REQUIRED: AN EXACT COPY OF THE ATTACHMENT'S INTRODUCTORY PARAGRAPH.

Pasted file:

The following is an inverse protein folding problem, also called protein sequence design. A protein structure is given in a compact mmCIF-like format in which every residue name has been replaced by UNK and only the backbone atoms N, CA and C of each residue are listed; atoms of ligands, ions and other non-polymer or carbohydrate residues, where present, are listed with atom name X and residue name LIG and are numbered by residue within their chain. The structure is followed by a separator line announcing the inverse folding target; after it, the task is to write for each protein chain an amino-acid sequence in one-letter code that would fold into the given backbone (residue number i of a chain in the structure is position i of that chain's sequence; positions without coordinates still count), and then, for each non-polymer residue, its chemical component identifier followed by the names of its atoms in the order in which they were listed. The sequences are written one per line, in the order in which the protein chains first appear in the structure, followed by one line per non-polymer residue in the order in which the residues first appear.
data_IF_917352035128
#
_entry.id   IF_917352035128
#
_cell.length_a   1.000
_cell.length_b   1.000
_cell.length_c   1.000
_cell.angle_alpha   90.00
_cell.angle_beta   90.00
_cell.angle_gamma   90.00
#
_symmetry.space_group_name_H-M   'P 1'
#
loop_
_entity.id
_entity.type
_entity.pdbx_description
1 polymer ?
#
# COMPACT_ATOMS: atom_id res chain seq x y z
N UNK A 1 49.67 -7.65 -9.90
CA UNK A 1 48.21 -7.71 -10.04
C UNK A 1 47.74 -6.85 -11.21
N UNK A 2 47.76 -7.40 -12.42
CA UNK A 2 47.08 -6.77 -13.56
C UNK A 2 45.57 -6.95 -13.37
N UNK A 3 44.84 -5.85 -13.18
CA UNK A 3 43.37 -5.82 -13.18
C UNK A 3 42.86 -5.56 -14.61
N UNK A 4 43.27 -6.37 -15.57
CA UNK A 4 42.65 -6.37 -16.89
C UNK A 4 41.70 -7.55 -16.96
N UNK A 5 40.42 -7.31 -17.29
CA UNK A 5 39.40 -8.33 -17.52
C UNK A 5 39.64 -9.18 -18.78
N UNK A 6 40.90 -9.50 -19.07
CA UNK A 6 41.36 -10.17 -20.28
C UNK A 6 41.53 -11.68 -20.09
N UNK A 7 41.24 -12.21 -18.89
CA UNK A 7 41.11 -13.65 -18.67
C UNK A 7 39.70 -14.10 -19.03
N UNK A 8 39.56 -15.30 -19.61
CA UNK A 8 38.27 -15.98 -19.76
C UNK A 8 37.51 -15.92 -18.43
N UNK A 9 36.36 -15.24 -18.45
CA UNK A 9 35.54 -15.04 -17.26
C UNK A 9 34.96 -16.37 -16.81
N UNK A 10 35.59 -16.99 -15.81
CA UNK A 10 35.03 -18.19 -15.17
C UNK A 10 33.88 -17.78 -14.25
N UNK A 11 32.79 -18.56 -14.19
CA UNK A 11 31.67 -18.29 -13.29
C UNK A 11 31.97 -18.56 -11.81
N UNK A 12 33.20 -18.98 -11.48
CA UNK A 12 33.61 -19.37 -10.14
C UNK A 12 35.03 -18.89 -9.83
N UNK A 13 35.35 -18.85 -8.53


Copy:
The following is an inverse protein folding problem, also called protein sequence design. A protein structure is given in a compact mmCIF-like format in which every residue name has been replaced by UNK and only the backbone atoms N, CA and C of each residue are listed; atoms of ligands, ions and other non-polymer or carbohydrate residues, where present, are listed with atom name X and residue name LIG and are numbered by residue within their chain. The structure is followed by a separator line announcing the inverse folding target; after it, the task is to write for each protein chain an amino-acid sequence in one-letter code that would fold into the given backbone (residue number i of a chain in the structure is position i of that chain's sequence; positions without coordinates still count), and then, for each non-polymer residue, its chemical component identifier followed by the names of its atoms in the order in which they were listed. The sequences are written one per line, in the order in which the protein chains first appear in the structure, followed by one line per non-polymer residue in the order in which the residues first appear.